The rolling mill was built in Kedah. A transport company was formed to transport billets from Terengganu to Kedah. The rates given to the transport company was so good that trucks from this company on the return trip from Kedah back to Terengganu would travel empty. It was totally zero revenue on this leg of the journey.

I coined a name for this journey in which the billet traveled: “the world’s longest conveyor on wheels”. Essentially, this conveyor was made up of a fleet of heavy duty trucks each towing a forty-footer trailer of laden weight capacity of twenty-four tons.

 

Figure 15-1: The distance between the two mills is 800 kilometers apart


     Each trailer would be loaded with just sixteen pieces of the hot billets from the steel mill in Terengganu and first traverses across the entire breadth of the Malaysian Peninsula and then winds all its way up north to the rolling mill in Kedah over a total journey of 800 kilometers. By the time the trucks reach Kedah, the hot billets had become cold billets.

On its way back to Terengganu the trailers traveled empty without any load at all. The rate for a single one-way trip had already factored in the cost of the return journey. The one-way journey takes a day and the return trip takes another day. Can you imagine how large the fleet size is and the number of truck drivers involved? And how much it incurred in transportation cost?

A few years later, Perwaja Steel announced it lost more than five billion Ringgits (US$ 1 = 4.8 Ringgit).  

 

Illustration #1: A cost-conscious steel mill  

 

Back in Singapore, the general manager in NatSteel Ltd ordered the fabrication of a mechanized roller conveyor to link up the billet casting machines to two of the adjacent rolling mills. The total length of the conveyor is about twenty meters.

Hot billets of temperatures of about 800 degrees Celsius are transported directly into the reheating furnaces in a matter of two minutes. There is not much drop in billet temperature over the two-minute journey. In fact the billets hardly need to be heated up at all. Minimum amount of fuel is needed to maintain the billet reheating furnace at a constant temperature.

The cost for NatSteel Ltd to move the billets from the billet casting machine to the reheating furnaces of the rolling mills is negligible.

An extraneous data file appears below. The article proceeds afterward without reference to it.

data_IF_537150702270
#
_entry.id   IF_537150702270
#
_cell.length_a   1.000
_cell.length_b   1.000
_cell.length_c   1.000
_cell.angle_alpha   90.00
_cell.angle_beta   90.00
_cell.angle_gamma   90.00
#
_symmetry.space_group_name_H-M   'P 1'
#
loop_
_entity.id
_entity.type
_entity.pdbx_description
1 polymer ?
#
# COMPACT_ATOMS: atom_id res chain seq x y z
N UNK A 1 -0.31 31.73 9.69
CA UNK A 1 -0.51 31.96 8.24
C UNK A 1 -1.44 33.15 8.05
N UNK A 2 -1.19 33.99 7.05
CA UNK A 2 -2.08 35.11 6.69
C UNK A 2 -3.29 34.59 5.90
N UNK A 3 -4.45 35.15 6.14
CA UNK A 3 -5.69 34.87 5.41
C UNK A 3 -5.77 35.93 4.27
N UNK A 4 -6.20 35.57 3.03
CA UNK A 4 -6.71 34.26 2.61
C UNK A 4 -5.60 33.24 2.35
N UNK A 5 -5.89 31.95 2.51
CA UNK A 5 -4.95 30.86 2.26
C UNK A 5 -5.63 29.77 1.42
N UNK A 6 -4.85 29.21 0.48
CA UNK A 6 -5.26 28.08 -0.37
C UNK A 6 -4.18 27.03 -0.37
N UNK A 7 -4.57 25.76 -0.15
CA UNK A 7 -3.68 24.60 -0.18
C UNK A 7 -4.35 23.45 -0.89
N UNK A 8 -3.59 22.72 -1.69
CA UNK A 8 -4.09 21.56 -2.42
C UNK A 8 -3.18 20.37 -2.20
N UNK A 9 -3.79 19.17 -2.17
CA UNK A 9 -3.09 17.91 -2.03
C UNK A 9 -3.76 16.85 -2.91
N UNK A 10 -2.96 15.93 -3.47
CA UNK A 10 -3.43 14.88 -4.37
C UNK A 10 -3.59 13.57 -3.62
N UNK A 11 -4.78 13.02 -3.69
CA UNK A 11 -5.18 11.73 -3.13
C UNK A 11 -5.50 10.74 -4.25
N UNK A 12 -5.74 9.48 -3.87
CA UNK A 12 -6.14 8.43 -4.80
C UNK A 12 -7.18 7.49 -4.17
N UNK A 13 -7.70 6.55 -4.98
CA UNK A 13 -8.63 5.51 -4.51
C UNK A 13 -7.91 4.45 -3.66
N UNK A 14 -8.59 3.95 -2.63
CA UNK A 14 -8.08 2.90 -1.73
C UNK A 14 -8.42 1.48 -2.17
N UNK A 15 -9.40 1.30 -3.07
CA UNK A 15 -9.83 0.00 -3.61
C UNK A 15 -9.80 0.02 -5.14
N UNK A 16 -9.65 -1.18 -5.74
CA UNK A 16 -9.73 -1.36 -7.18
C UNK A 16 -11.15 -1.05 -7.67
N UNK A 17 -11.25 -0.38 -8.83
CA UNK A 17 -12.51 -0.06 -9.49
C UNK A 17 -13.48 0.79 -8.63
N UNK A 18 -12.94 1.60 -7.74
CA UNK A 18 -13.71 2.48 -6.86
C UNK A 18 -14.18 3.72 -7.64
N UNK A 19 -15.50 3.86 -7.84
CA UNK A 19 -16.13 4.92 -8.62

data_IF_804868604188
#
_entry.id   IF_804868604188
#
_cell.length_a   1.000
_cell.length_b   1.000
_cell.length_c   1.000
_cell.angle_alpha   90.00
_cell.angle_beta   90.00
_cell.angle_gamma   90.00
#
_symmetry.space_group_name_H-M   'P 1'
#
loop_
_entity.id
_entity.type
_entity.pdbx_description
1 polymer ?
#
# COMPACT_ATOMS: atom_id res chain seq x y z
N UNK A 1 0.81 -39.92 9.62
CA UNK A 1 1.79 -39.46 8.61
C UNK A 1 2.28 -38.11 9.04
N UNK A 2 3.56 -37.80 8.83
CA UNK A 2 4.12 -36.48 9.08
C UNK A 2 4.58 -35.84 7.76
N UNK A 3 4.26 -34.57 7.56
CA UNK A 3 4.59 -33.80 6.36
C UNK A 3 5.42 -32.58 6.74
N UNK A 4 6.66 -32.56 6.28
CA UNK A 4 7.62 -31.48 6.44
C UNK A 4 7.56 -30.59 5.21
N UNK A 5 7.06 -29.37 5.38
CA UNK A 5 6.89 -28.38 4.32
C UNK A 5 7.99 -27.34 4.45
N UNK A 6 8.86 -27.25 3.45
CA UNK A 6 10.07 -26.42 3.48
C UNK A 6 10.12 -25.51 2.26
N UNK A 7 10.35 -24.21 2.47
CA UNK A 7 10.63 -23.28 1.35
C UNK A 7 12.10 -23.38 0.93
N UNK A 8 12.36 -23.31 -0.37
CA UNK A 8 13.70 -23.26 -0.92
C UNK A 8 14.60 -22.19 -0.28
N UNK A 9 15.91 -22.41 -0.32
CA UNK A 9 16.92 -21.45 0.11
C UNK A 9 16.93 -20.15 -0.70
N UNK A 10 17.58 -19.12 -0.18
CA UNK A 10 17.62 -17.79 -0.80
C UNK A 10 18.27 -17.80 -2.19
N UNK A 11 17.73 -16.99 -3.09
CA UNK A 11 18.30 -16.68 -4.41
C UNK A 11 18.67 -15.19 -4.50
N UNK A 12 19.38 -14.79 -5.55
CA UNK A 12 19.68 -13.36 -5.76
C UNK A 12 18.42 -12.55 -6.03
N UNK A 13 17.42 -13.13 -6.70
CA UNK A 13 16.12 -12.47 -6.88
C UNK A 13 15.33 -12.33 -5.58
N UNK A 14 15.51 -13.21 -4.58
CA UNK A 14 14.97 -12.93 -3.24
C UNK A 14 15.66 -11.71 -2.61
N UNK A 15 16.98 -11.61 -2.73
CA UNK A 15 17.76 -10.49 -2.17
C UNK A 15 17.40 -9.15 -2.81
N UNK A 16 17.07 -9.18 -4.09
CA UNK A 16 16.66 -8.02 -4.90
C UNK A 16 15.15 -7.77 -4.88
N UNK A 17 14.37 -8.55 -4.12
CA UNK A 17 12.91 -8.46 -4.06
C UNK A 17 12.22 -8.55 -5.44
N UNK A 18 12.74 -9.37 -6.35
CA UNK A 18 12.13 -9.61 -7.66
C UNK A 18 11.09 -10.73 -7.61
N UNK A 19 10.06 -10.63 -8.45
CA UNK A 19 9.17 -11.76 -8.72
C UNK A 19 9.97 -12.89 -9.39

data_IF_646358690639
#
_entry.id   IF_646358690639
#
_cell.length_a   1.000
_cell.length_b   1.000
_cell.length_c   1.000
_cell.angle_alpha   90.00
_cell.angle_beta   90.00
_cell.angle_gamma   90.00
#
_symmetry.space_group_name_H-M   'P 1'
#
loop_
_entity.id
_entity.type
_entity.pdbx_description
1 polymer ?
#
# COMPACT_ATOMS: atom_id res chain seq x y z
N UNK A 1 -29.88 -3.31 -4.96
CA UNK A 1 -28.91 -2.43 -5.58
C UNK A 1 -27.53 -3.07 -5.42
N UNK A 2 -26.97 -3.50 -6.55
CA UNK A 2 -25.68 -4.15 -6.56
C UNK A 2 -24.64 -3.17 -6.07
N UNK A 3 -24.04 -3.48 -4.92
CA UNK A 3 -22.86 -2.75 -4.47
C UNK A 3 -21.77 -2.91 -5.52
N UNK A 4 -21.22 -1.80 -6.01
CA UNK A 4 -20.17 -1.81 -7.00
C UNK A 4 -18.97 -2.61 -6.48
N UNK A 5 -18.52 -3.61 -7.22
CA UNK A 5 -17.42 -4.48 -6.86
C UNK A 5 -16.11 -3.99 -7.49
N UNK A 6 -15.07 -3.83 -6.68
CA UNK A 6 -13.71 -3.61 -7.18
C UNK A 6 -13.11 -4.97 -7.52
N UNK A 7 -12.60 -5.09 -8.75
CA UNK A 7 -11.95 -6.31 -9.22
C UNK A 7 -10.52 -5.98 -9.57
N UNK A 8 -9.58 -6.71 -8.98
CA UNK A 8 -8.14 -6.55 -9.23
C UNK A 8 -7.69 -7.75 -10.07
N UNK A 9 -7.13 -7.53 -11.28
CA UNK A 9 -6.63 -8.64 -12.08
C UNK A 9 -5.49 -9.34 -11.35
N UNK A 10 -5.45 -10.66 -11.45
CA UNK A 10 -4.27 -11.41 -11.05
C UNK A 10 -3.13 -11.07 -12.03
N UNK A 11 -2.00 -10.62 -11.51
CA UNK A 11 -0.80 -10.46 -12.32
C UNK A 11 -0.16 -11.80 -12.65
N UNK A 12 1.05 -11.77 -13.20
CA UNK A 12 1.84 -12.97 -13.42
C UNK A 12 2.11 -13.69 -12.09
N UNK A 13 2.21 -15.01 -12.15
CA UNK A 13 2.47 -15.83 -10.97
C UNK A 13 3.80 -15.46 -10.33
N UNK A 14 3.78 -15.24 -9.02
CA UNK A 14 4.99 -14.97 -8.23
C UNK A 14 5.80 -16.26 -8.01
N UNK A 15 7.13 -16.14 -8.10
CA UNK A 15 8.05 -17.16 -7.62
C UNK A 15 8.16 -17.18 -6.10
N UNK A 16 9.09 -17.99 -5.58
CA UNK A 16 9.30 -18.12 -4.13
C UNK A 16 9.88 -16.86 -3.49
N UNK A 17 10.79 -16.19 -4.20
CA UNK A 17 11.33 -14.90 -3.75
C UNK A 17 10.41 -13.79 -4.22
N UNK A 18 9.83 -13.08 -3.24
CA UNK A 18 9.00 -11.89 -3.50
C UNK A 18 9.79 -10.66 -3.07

Before the introduction of the roller conveyor system, billets from the casting machines were stored in the billet yard next to the casting machine. As and when billets were scheduled to be rolled into rebars, the billets were hoisted onto internal transport trucks. The trucks travel across the billet yard to move billets over to the billet yard of the rolling mill. The billets were stacked up to ten meters in height.

As and when the billets were scheduled to be charged into the reheating furnace, the over-head crane hoisted them from the billet yard to the reheating furnace. At the charging door of the reheating furnace, these billets were at room temperature. Although the difference in NatSteel’s transport cost compared to Perwaja Steel’s was negligible, yet the management of NatSteel Ltd went ahead to install the roller conveyor to save transport costs.

 

Figure 15-2: Eliminate waste of transportation by installing a roller conveyor system

     To move billets over a journey of 800 kilometers is beyond the wildest imagination of anyone who has a little knowledge about economics. It is a complete waste of transportation. Though transportation is a necessity to move products between the various processing stations or machines, such transportation costs could and must be minimized. Perwaja Steel did the opposite.


[1] Mr. Eric Chia was on the run for several years before finally returning to Malaysia to answer corruption charges. This was after Perwaja Steel announced multi-billion Ringgit losses accumulated over several years under his stewardship.